10/7 | Banu Bargu

The Silent Exception: Hunger Striking and Lip-Sewing

This paper focuses on the recent wave of hunger striking and lip-sewing protests among undocumented migrants and refugees. In an effort to theorize their agency, my reading problematizes the instrumentalist conception of political action that remains of limited value in registering the significance of protest based on self-harm. Instead, through an alethurgic analysis developed on the basis of Foucault’s late lectures, I focus on the specifically composite form that these protests take and explore the ramifications of this form for the reconfiguration of subjectivity. Considering these acts as radical practices of the self whose silence can be interpreted in the problematic of parrhesia, I analyze the political and ethical challenge they entail for our present.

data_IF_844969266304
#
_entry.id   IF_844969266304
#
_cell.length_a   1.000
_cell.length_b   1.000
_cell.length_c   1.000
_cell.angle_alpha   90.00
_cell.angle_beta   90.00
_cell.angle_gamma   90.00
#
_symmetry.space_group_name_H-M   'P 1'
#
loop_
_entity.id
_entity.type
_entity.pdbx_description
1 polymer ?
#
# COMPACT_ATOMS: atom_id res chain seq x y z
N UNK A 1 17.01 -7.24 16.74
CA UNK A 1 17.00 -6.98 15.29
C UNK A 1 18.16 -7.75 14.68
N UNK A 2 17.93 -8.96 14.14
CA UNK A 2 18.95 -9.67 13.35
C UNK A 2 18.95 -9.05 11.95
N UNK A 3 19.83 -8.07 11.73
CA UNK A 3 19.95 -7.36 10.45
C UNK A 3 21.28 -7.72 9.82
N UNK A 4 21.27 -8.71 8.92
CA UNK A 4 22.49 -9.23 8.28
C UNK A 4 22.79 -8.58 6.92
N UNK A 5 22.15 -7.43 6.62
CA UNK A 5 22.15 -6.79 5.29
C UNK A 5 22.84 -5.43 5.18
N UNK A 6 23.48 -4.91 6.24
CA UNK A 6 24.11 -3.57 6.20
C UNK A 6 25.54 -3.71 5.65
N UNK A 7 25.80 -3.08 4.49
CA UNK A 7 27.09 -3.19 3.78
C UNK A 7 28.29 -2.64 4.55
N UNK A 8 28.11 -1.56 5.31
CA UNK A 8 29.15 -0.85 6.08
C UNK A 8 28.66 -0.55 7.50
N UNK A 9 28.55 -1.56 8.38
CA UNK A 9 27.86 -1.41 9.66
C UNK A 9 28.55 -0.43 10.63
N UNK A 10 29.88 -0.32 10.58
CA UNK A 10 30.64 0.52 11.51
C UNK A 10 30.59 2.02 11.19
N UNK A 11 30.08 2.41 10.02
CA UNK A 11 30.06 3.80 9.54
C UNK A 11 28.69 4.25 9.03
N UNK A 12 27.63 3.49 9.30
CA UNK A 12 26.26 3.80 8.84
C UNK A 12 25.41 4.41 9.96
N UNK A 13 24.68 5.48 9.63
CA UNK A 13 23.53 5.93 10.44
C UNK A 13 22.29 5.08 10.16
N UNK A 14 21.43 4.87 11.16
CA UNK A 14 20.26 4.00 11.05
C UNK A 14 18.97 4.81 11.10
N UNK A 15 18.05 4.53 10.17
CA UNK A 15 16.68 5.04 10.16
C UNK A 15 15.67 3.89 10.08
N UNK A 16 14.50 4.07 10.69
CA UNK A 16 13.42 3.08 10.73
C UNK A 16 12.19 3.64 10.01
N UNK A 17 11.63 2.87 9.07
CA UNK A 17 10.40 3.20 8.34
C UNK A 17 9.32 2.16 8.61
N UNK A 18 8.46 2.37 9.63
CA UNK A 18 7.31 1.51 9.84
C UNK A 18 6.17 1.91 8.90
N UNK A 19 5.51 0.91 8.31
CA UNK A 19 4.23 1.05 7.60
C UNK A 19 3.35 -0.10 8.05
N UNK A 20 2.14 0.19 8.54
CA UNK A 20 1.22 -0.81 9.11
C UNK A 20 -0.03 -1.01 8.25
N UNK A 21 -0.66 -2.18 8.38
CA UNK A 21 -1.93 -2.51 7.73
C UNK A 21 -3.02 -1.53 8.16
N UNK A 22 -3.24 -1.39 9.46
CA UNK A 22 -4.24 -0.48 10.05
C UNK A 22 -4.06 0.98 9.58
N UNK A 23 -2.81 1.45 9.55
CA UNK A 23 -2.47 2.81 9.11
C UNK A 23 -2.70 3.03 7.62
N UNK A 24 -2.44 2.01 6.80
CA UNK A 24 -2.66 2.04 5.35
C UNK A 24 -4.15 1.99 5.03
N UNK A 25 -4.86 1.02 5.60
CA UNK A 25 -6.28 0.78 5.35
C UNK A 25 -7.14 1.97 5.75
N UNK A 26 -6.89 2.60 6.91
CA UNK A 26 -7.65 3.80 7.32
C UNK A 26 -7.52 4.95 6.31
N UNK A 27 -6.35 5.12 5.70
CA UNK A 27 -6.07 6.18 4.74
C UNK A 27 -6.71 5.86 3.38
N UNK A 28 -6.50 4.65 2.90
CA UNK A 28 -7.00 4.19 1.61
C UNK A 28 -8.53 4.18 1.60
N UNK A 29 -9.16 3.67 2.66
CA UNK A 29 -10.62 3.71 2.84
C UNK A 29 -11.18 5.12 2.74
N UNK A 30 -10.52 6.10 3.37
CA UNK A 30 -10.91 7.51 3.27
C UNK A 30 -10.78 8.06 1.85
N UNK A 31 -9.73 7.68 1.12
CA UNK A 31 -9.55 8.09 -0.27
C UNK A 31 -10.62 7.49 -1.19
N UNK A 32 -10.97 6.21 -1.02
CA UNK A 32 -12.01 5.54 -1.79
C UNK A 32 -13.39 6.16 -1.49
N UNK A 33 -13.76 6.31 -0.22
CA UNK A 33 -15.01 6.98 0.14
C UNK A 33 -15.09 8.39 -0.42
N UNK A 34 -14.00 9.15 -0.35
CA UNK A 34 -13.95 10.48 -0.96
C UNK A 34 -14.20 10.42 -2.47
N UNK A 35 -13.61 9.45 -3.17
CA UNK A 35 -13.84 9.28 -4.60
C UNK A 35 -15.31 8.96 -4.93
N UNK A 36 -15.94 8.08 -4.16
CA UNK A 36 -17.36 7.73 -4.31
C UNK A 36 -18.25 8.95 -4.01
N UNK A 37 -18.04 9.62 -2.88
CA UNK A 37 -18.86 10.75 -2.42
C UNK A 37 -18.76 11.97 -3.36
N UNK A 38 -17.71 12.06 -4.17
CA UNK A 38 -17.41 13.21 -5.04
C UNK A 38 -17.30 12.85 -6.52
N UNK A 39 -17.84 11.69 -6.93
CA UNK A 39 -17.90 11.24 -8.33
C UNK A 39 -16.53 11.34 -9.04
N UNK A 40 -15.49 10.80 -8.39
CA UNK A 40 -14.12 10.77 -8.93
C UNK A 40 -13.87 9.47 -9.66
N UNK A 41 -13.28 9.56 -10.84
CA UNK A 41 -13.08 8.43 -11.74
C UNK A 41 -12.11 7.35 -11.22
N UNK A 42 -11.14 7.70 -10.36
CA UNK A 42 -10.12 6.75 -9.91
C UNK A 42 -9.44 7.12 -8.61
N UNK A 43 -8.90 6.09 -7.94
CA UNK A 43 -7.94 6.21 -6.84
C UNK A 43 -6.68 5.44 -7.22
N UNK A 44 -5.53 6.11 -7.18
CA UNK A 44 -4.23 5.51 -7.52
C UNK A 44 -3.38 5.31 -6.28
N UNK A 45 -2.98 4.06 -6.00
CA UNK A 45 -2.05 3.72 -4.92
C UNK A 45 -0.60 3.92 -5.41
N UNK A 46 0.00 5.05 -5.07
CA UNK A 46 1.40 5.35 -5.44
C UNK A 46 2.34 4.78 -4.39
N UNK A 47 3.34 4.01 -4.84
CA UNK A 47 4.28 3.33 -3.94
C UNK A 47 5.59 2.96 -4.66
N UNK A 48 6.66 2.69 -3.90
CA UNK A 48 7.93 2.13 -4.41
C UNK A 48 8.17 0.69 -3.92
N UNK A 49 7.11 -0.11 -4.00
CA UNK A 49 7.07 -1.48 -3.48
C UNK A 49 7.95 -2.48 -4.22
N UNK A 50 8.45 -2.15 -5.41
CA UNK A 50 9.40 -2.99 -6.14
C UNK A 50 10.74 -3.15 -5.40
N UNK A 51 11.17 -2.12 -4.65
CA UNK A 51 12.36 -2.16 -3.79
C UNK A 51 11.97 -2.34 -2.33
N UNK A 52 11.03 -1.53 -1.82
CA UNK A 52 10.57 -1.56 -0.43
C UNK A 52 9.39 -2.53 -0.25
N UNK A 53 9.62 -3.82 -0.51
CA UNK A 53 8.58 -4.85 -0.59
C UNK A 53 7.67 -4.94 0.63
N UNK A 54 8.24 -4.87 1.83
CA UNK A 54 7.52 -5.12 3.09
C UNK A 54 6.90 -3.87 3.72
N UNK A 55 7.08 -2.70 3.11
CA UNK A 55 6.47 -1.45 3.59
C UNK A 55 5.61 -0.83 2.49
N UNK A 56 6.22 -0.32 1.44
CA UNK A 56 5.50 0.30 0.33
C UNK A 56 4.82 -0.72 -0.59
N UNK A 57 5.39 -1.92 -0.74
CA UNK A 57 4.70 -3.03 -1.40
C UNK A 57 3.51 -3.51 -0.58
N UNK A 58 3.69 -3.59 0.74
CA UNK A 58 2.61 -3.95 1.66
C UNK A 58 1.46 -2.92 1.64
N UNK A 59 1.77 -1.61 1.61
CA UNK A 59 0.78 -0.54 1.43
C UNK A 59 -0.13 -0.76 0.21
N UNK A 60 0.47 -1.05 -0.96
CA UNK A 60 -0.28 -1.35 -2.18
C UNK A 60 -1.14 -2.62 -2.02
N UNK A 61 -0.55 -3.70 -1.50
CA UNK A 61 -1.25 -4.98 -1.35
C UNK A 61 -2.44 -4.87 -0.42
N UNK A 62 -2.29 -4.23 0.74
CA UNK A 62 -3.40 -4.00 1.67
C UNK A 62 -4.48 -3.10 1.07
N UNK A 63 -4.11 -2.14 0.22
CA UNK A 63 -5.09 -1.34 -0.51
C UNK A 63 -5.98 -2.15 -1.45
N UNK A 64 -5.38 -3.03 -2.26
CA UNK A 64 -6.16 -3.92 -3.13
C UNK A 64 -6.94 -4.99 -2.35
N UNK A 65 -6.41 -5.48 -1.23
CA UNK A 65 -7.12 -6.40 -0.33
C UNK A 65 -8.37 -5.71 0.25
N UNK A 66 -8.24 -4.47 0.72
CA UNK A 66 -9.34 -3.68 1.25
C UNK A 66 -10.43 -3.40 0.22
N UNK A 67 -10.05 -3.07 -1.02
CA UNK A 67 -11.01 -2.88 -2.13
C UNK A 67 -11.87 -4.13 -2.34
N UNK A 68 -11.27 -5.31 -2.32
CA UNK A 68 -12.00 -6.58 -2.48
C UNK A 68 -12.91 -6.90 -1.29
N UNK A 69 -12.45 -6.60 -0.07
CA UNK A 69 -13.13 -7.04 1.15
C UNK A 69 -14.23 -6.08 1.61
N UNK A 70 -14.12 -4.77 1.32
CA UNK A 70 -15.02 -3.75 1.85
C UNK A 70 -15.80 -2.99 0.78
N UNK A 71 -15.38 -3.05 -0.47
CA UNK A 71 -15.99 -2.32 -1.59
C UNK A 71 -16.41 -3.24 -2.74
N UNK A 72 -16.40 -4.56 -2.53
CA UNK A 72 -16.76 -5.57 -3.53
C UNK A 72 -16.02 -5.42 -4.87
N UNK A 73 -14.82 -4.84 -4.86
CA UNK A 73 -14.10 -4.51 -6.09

Banu Bargu is Associate Professor of Politics at The New School for Social Research, New York. Her main area of specialization is political theory, especially modern and contemporary political thought, with a thematic focus on theories of sovereignty, resistance, and biopolitics. Her research interests are situated at the intersection of philosophy, politics, and anthropology, with a regional focus on the Middle East (especially Turkey). She is the author of Starve and Immolate: The Politics of Human Weapons (Columbia University Press, 2014), which received APSA’s 2015 First Book Award given by the Foundations of Political Theory section and was named an Outstanding Academic Title for 2015 by CHOICE. In her research and teaching, she draws upon the traditions of continental and critical theory to address salient political issues and resistance practices. Her work engages with thinkers such as Machiavelli, Marx, Stirner, Schmitt, Foucault, and Althusser around questions related to the body, violence, sacrifice, martyrdom, ideology, and aesthetics. Her work brings together political theorization with empirical, ethnographic, and historical research, relying on methods that are transdisciplinary and hybrid. She is currently working on a book-length manuscript on Althusser’s political thought and his rethinking of the materialist tradition, especially in light of the posthumous publication of Althusser’s work on the aleatory.